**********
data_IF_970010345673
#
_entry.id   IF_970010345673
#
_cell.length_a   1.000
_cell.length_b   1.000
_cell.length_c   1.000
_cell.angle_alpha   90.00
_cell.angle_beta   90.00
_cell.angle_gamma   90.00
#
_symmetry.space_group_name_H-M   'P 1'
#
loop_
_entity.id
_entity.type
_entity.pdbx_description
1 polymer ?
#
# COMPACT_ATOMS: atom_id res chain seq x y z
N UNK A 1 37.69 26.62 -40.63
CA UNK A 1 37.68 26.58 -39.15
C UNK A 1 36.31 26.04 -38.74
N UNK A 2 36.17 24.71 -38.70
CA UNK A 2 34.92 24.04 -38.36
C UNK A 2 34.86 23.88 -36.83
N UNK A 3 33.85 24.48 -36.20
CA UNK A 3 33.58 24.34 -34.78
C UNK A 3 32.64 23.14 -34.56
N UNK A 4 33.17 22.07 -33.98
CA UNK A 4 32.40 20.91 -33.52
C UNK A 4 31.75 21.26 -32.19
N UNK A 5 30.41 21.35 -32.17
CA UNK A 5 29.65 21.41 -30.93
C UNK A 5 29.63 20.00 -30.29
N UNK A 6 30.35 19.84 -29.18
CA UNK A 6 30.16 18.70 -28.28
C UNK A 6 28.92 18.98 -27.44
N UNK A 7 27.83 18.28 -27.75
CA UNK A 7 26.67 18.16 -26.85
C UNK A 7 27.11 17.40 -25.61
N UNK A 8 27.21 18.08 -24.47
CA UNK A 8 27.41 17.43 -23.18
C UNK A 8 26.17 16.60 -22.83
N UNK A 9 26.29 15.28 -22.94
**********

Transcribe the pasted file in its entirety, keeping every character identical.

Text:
data_IF_970010345673
#
_entry.id   IF_970010345673
#
_cell.length_a   1.000
_cell.length_b   1.000
_cell.length_c   1.000
_cell.angle_alpha   90.00
_cell.angle_beta   90.00
_cell.angle_gamma   90.00
#
_symmetry.space_group_name_H-M   'P 1'
#
loop_
_entity.id
_entity.type
_entity.pdbx_description
1 polymer ?
#
# COMPACT_ATOMS: atom_id res chain seq x y z
N UNK A 1 37.69 26.62 -40.63
CA UNK A 1 37.68 26.58 -39.15
C UNK A 1 36.31 26.04 -38.74
N UNK A 2 36.17 24.71 -38.70
CA UNK A 2 34.92 24.04 -38.36
C UNK A 2 34.86 23.88 -36.83
N UNK A 3 33.85 24.48 -36.20
CA UNK A 3 33.58 24.34 -34.78
C UNK A 3 32.64 23.14 -34.56
N UNK A 4 33.17 22.07 -33.98
CA UNK A 4 32.40 20.91 -33.52
C UNK A 4 31.75 21.26 -32.19
N UNK A 5 30.41 21.35 -32.17
CA UNK A 5 29.65 21.41 -30.93
C UNK A 5 29.63 20.00 -30.29
N UNK A 6 30.35 19.84 -29.18
CA UNK A 6 30.16 18.70 -28.28
C UNK A 6 28.92 18.98 -27.44
N UNK A 7 27.83 18.28 -27.75
CA UNK A 7 26.67 18.16 -26.85
C UNK A 7 27.11 17.40 -25.61
N UNK A 8 27.21 18.08 -24.47
CA UNK A 8 27.41 17.43 -23.18
C UNK A 8 26.17 16.60 -22.83
N UNK A 9 26.29 15.28 -22.94